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"The IRS responded in a general information request that the Treasury Department may accept gifts of money or other property to reduce the public debt that are deductible to the contributor if the requirements under IRC Sec. 170(f) are satisfied. The Treasury Department is required to place the funds in a special account to be dispensed only for the purpose of public debt reduction. As with other charitable contributions, the donor must maintain a record of the contribution and substantiate contributions of $250 or more by contemporaneous written acknowledgement. The Bureau of Public Debt ordinarily provides the acknowledgement to the donor within two weeks after it receives the contribution."
What this means is that individuals and corporations who feel strongly about reducing the debt the United States continues to accumulate can now make tax deductible charitable contributions to the Treasury Department specifically to reduce the debt.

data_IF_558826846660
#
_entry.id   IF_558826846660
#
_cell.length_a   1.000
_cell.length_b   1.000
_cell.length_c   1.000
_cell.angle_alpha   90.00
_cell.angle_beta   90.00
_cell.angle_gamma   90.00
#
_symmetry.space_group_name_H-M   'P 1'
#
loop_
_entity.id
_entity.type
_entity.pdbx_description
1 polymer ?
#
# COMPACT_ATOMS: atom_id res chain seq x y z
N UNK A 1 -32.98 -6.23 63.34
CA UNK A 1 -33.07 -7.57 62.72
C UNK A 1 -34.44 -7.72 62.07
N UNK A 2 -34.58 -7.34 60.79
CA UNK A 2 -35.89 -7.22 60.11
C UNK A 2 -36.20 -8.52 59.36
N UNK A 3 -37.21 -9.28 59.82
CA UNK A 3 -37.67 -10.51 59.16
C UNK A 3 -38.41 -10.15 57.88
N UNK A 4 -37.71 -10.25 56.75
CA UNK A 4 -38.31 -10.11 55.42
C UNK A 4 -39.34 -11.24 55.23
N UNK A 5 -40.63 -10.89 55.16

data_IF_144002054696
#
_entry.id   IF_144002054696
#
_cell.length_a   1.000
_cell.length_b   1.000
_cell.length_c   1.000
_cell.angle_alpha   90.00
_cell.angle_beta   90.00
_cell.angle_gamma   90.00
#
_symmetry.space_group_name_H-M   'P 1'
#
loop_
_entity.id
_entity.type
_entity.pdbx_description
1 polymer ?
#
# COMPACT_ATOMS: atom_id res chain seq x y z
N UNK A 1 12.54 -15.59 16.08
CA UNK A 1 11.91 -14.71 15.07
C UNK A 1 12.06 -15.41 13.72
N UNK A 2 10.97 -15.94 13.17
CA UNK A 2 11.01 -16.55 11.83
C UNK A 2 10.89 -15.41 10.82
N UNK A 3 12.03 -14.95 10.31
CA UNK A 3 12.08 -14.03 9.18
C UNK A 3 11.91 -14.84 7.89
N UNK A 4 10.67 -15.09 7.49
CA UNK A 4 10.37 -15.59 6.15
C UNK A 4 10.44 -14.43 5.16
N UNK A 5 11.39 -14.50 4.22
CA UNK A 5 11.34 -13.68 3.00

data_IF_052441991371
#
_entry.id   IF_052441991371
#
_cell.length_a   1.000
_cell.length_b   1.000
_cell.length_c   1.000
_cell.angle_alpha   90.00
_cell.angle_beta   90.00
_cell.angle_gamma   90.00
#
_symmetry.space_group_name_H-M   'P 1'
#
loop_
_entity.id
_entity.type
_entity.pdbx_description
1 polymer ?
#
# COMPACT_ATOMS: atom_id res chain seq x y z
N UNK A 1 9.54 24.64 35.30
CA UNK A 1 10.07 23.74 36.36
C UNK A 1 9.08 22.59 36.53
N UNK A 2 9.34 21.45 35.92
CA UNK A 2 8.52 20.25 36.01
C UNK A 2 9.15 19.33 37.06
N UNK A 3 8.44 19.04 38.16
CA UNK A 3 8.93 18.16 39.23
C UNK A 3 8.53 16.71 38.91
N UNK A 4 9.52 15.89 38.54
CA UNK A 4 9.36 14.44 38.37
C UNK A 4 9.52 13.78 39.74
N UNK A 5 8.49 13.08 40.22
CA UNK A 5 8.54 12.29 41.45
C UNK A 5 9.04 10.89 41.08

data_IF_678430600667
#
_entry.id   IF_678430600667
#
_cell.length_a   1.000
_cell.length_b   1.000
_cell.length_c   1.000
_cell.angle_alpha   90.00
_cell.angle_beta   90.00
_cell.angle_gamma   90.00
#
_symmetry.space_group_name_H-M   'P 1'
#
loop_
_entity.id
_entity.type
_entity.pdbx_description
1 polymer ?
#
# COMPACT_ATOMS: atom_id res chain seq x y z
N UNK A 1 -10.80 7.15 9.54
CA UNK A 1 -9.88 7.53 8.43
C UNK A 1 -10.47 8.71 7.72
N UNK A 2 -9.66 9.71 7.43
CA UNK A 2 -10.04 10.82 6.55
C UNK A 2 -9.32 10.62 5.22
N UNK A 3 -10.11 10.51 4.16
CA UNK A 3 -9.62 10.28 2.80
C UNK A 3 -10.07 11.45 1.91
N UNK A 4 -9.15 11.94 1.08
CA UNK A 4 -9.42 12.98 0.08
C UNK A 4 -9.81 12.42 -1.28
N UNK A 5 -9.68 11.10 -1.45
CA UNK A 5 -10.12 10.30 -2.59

It will be interesting to see where people fall on this. Many people I speak with despise the national debt and have would enjoy the tax break. But at the same time, charitable giving is often done to benefit an organization and make a difference for that organization, whether big or small.
Will numerous small gifts to the Treasury for debt reduction make a tangible difference. It seems doubtful given that even substantial gifts from the wealthiest Americans would make little impact.
Last Updated by Mike on 2012-10-24 07:04:16 AM